After years of Canadians being lectured to by Prime Minister Justin Trudeau and his various and sundry environment ministers that the only way to effectively reduce greenhouse gas emissions is through a national carbon tax, the United States has just passed a US$370 billion climate bill that says it doesn’t need one.
In fact, President Joe Biden and the Democrats claim they can hit Canada’s target of reducing emissions to 40% below 2005 levels by 2030 in the U.S., without a Trudeau-style tax on industrial carbon dioxide emissions — currently $50 per tone in Canada, rising to $170 per tonne in 2030 — that raises the cost of almost everything.
(Biden’s promise is to lower emissions to 50% below 2005 levels by 2030, while Trudeau’s is to achieve cuts of 40% to 45%.)
It’s another example of the inconsistent and contradictory rhetoric politicians routinely employ in talking about the costs of addressing climate change, often directly contradicting each other about what they claim will and will not work.
While the Trudeau government is praising the Biden administration for including North American-made electric vehicles in tax credit incentives for the purchase of new and used EVs, previously restricted to American-made cars, the U.S. climate law takes a “no-stick, all-carrot” approach to reducing emissions that Trudeau and his environment ministers have said for years is insufficient to address climate change.
Instead, the U.S. law earmarks hundreds of billions of dollars for U.S. consumers to buy electric vehicles and other so-called green energy products and services, and for America’s manufacturing and industrial sectors to develop and adopt new sources of green energy.
It also gives America’s oil and gas sector greater access to offshore drilling for oil and natural gas in the Gulf of Mexico and Alaska, expanded tax credits for coal and natural-gas fired electricity plants that use carbon capture technology, incentives to build wind and solar projects in areas where coal mines or coal plants have recently closed, and $60 billion to low-income and minority communities disproportionately impacted by climate change.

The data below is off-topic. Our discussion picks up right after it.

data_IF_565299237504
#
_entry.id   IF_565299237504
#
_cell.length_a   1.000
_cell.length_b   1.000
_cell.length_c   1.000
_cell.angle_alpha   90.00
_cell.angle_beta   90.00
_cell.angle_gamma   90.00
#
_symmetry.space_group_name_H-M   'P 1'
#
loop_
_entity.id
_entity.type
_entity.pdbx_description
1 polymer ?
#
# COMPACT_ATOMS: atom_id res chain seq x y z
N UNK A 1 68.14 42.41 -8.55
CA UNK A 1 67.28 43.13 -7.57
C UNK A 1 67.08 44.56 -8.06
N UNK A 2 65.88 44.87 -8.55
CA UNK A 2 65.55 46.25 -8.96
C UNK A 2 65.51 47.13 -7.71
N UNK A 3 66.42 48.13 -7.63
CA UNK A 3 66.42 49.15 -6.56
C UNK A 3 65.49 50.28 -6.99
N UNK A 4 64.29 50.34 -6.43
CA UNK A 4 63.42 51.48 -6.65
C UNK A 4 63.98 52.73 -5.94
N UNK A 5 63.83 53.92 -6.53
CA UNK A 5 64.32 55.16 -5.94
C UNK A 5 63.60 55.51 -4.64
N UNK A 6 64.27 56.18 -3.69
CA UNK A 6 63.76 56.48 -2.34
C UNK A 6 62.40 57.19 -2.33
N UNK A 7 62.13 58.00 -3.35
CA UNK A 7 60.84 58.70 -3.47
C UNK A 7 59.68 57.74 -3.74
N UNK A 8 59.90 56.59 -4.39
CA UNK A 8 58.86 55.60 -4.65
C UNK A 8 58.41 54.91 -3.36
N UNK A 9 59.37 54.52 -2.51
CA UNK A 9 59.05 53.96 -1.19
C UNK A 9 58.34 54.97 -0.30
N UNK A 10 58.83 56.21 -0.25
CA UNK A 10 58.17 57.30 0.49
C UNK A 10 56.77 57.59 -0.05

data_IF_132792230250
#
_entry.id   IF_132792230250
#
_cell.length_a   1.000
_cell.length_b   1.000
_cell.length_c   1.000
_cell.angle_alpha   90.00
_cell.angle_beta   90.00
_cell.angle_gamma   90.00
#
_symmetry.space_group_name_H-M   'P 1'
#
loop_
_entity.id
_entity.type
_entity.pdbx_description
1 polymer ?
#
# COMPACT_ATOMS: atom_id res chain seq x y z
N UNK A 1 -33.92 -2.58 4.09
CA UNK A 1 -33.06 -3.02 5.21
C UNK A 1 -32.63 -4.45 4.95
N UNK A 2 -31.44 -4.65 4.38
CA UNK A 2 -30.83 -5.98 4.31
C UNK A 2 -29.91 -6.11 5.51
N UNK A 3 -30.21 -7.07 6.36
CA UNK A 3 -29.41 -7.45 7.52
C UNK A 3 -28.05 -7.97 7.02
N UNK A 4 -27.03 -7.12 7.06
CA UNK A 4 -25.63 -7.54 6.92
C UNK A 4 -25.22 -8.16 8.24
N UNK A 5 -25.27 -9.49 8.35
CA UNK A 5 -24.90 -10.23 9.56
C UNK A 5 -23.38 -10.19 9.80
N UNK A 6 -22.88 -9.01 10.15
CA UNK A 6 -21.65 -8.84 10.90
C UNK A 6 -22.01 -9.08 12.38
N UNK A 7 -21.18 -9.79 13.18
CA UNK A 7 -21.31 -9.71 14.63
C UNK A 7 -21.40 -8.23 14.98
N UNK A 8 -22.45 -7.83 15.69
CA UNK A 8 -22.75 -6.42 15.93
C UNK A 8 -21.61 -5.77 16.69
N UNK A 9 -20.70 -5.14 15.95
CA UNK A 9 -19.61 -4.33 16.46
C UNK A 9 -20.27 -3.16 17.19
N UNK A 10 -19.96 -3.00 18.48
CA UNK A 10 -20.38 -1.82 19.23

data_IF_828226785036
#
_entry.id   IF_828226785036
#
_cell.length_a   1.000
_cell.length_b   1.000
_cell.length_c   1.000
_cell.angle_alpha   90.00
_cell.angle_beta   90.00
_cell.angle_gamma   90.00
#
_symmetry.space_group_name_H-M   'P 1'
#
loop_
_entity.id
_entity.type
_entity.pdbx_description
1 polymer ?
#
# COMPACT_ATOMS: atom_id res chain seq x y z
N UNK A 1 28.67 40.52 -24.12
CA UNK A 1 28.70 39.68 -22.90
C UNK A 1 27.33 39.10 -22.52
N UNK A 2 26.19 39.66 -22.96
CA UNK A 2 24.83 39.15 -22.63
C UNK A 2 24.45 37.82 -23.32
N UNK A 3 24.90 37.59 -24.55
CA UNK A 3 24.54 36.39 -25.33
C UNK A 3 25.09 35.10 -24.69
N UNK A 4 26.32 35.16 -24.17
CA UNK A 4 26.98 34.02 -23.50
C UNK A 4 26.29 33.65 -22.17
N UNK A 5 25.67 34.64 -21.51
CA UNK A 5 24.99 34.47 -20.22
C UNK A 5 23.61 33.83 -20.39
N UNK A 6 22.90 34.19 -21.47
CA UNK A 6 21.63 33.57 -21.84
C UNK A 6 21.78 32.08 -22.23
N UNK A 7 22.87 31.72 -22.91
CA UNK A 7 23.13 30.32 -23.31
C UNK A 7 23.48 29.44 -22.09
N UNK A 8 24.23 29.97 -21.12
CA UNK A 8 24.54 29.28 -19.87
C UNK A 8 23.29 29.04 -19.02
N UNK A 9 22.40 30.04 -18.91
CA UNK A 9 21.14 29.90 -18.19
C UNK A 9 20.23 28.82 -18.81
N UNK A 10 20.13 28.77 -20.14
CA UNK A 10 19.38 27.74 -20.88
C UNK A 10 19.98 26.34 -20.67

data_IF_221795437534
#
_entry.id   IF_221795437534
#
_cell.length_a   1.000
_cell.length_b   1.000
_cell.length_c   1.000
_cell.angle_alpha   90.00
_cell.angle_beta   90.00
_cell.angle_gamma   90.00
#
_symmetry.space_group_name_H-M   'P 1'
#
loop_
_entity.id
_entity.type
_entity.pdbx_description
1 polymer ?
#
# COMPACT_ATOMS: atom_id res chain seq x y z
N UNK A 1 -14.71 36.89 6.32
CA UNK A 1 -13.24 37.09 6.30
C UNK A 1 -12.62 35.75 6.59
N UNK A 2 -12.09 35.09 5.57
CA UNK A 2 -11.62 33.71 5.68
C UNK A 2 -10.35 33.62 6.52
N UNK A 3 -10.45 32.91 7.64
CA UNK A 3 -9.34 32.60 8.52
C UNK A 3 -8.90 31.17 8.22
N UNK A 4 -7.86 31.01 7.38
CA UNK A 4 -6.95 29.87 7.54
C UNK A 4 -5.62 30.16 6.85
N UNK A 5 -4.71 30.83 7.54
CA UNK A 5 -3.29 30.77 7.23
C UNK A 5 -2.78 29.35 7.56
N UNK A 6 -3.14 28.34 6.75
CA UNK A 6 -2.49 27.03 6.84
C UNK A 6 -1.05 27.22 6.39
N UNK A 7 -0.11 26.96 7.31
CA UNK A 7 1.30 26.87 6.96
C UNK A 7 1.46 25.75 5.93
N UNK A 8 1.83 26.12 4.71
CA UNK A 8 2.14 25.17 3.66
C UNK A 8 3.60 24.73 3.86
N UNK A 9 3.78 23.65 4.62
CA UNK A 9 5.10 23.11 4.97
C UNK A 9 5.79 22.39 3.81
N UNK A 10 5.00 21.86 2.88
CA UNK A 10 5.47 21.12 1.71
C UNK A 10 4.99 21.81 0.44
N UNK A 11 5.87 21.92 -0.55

While it includes penalties for industries exceeding U.S. methane emission limits starting in 2024, it doesn’t include a national carbon tax with rebates imposed by the Trudeau government in Ontario, Alberta, Saskatchewan and Manitoba.
While federal Environment Minister Steven Guilbeault argues the rebates leave 80% of households paying it better off financially, Canada’s independent, non-partisan parliamentary budget officer, Yves Giroux, says that when the impact of Trudeau’s carbon tax on the economy is considered, 60% of households end up worse off financially, rising to 80% in Ontario in 2024 and in Alberta in 2028.
Giroux also said the argument there will be cost savings for Canadians from mitigating climate change or improving energy technologies by 2030 — the period for which Trudeau’s carbon tax applies so far — is “wildly optimistic.”
Ironically, never having had a national carbon tax or put a floor price on emissions, the U.S. has been more successful at lowering emissions than Canada.
Canada and the U.S. had identical targets of reducing emissions to 17% below 2005 levels by 2020, on a projected path to net-zero emissions by 2050.
The U.S. exceeded its 2020 target through market forces — for example, by replacing coal-fired electricity with natural gas, which has half the carbon intensity of coal.
Canada didn’t come close to achieving its 2020 target.
Source: Toronto Sun